The Boston Globe

By James Vaznis

June 10, 2008

Harvard Medical School and Massachusetts General Hospital have launched an investigation into three psychiatrists whom US Senator Charles E. Grassley has accused of not fully disclosing payments they received from drug companies and are reviewing procedures for researchers to disclose potential conflicts of interest.

Grassley, Republican of Iowa, introduced documentation into the Congressional Record last week that indicates the three psychiatrists – Joseph Biederman, Timothy E. Wilens, and Thomas Spencer – might have violated federal and university conflict-of-interest rules by failing to indicate on disclosure forms the full amounts they received from drug makers.

The three psychiatrists, who also work at Mass. General and receive federal money for pharmaceutical research, initially said they earned a few hundred thousand dollars over a seven-year period from drug companies, but when pressed by Grassley, they later admitted to receiving between $1 million and $1.6 million, The New York Times reported Sunday.

The three doctors have conducted extensive research in child psychiatry, which in some cases has ultimately advocated for the use of certain medicines, not yet approved, in children, the Times reported.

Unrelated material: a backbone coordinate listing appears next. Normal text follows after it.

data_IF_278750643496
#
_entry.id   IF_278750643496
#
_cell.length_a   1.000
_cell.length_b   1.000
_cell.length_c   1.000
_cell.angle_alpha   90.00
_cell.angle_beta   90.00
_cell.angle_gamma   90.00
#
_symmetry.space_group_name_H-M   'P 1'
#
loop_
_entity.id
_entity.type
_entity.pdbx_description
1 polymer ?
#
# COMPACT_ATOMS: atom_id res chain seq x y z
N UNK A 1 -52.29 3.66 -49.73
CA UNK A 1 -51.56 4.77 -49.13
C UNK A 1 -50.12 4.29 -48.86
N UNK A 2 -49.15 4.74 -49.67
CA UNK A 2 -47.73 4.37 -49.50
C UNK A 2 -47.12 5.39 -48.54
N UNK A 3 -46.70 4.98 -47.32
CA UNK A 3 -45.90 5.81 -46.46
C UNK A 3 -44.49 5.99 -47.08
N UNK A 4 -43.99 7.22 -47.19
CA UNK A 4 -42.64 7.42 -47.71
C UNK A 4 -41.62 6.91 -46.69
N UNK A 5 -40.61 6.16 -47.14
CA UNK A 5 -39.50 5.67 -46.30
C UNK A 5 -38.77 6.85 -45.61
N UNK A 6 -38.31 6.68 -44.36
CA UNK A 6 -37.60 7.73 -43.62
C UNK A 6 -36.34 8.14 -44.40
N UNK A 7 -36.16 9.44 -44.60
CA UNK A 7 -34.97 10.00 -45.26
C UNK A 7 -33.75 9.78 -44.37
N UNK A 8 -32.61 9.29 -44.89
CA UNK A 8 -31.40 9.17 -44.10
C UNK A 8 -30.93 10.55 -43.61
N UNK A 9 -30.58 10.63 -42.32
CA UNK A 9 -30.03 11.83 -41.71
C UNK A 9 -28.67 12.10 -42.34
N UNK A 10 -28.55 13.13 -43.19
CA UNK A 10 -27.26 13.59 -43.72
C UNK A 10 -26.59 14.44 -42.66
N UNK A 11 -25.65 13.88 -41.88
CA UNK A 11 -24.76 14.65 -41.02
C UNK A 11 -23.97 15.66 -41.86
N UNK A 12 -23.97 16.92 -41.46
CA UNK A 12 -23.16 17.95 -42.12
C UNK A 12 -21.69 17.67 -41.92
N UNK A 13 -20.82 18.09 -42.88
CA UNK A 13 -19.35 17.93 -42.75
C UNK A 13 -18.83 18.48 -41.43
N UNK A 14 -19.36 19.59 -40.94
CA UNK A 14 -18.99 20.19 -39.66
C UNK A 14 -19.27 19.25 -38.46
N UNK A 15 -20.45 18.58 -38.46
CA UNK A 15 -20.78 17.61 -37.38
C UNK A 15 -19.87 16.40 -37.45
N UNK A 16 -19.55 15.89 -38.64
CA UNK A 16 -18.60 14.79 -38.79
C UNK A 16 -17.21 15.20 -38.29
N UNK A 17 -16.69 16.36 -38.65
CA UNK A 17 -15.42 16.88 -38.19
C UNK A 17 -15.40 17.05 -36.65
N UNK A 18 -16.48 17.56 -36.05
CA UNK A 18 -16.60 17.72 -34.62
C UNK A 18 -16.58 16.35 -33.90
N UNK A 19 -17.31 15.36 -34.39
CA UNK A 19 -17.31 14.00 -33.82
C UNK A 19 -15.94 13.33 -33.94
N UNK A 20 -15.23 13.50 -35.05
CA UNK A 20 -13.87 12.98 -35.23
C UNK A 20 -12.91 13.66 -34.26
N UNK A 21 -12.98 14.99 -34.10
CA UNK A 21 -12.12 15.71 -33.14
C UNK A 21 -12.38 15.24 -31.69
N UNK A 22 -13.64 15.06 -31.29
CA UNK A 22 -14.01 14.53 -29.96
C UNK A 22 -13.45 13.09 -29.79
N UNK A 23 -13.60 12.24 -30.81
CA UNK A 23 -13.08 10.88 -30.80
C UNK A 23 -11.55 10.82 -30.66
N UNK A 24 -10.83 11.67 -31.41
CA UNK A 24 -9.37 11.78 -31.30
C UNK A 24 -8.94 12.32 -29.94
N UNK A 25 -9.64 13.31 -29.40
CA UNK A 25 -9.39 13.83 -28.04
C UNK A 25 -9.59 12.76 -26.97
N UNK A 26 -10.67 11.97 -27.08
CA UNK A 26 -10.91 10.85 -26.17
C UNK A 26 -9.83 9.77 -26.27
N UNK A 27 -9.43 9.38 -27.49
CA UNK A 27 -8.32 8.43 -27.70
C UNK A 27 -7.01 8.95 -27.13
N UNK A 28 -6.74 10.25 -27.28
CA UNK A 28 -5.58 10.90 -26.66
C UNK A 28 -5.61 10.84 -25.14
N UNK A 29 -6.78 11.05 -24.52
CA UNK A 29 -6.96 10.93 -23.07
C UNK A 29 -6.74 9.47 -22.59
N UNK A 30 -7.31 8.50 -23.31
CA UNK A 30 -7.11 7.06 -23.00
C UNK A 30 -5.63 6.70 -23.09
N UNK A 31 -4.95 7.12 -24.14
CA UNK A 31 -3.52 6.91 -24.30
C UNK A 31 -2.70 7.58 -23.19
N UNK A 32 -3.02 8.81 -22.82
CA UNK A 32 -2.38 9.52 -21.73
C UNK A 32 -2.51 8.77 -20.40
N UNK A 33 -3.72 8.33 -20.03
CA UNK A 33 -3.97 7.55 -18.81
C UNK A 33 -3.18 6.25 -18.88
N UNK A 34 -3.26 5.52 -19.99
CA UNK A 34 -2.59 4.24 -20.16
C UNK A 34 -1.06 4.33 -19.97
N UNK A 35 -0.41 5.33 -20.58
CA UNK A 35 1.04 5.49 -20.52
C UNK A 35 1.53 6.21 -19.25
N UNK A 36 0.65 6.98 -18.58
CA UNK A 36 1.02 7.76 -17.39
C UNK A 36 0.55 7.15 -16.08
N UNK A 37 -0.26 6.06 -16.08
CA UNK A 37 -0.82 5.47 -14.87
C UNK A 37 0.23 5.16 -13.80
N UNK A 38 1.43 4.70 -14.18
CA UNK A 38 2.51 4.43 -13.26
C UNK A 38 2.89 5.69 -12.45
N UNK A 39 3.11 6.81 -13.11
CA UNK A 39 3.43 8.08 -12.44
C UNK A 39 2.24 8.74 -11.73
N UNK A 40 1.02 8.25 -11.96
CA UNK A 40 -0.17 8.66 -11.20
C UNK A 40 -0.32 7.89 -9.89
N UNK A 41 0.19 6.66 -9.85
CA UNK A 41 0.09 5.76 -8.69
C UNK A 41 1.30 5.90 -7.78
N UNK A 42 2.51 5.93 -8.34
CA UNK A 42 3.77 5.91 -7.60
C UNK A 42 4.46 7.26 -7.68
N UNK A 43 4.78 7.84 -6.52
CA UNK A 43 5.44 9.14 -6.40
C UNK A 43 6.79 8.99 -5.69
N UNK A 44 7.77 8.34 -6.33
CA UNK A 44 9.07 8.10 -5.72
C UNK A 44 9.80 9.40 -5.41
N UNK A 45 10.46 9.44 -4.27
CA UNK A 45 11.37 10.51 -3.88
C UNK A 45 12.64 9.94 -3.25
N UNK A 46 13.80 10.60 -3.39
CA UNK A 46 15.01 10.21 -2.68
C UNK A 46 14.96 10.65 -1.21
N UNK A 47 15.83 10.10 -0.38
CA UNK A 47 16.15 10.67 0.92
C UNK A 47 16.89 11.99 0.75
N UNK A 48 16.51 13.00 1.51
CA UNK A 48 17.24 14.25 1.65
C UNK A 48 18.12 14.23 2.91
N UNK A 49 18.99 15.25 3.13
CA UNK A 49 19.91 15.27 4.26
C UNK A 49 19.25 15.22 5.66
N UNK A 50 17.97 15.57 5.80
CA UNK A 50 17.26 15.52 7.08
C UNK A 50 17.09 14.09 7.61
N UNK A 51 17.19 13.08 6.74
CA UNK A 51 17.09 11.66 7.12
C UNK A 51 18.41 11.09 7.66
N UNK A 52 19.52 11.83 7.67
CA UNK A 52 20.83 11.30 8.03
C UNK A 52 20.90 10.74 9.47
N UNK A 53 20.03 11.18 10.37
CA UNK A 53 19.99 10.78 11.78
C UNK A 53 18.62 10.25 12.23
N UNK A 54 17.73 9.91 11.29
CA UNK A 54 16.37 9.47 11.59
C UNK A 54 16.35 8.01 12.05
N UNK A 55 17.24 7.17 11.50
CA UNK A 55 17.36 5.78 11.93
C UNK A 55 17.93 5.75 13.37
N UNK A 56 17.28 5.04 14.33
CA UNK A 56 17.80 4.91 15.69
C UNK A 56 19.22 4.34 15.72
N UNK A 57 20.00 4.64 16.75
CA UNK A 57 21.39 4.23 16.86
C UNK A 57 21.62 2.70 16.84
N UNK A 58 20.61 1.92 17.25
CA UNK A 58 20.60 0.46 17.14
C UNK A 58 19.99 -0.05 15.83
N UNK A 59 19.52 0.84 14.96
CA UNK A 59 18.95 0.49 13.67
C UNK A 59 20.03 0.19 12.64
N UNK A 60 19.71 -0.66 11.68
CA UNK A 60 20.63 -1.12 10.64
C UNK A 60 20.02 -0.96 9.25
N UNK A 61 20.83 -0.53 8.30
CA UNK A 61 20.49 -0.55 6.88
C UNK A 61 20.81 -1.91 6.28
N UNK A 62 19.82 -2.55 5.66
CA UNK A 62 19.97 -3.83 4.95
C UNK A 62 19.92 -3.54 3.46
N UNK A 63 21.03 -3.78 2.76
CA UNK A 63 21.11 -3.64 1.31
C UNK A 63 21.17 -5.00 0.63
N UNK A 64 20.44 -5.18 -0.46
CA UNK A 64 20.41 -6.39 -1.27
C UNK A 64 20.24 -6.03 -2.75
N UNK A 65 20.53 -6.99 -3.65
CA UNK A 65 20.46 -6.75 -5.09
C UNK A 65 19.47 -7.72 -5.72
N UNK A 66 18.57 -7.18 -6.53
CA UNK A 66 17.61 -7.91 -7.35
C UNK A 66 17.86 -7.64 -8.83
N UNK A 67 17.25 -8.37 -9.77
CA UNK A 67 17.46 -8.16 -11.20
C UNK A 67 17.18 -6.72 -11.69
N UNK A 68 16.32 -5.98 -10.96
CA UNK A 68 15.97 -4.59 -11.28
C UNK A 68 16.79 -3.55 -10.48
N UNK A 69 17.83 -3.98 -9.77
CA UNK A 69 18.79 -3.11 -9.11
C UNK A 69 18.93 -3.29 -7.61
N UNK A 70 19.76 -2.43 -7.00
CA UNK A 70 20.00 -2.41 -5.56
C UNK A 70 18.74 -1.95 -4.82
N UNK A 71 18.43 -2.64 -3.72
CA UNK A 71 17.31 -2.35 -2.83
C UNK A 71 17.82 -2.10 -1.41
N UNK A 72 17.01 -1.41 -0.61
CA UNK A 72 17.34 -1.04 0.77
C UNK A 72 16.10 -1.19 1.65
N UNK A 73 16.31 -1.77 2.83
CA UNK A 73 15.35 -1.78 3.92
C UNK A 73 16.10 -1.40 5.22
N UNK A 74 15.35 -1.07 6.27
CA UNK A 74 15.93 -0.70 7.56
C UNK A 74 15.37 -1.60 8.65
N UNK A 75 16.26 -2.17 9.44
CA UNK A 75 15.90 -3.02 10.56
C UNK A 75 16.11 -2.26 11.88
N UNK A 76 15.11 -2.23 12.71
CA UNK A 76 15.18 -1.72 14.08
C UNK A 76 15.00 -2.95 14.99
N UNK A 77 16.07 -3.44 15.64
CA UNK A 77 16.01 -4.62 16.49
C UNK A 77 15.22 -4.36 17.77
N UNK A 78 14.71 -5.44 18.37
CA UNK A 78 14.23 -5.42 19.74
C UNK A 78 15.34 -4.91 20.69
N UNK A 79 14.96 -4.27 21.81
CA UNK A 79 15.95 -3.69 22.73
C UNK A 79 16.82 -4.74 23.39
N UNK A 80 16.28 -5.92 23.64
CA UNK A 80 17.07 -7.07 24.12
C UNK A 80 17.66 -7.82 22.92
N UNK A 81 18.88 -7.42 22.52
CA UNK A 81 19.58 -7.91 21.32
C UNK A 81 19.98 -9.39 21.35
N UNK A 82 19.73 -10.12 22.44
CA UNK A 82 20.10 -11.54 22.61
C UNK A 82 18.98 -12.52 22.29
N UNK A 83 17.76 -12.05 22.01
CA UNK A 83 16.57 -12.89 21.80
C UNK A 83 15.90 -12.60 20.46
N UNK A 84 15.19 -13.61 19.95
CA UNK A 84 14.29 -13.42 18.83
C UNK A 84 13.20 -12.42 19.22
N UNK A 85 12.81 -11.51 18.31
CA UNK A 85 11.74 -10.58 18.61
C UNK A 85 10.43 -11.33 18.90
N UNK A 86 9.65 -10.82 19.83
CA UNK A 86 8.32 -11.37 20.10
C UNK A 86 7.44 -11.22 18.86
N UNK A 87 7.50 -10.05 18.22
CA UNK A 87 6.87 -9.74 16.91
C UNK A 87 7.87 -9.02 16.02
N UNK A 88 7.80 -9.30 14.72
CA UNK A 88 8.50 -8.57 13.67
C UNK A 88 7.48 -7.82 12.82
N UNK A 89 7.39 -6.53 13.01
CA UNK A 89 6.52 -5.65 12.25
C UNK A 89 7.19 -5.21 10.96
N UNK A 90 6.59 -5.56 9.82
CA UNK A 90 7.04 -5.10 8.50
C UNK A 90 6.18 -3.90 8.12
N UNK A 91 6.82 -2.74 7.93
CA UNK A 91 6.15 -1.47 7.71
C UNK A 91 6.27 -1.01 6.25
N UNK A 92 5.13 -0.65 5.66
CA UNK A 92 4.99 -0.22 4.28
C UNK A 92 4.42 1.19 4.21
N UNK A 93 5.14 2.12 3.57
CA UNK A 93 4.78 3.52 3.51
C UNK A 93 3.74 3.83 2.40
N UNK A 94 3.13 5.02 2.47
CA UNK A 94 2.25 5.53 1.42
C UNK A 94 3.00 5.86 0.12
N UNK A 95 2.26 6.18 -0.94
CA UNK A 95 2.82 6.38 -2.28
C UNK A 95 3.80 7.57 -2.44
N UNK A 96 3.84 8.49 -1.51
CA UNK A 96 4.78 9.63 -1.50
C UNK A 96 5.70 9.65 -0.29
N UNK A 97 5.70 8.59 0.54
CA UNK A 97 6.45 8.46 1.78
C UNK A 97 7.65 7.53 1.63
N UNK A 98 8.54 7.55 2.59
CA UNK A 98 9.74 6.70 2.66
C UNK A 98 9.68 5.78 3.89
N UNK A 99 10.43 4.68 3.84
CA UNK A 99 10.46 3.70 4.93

“We take this issue seriously and will do all we can to ensure it is resolved fairly and equitably for all parties involved,” Harvard Medical School said in a statement.

The dean of the school has referred the cases to the university’s Standing Committee on Conflicts of Interest and Commitment, which is in charge of reviewing policy compliance, the statement said.

The university did not indicate how long the review might take.

“Based on the review, the standing committee will forward its findings and recommendations to the office of the dean for any further action that may be appropriate,” the statement said.

More broadly, the medical school will participate in a universitywide review of conflict-of-interest policies. That process will include conducting in-depth interviews with randomly selected faculty members about their disclosure forms.

The goal would be to attempt to gauge any pattern or a lack of clarity on the forms about conflict of interest or any ambiguity in the university’s policy.

Biederman, Wilens, and Spencer said in written statements last night that they believed they had complied with the conflict-of-interest rules at their institutions.

Mass. General, which is coordinating its review with the medical school, will also conduct a separate review to determine compliance with the hospital’s policies, including one governing federally funded research, the hospital said.

The hospital said that its policies are in compliance with the National Institutes of Health, the government’s medical research agency, and that the cases do not appear to trigger any kind of reporting requirement.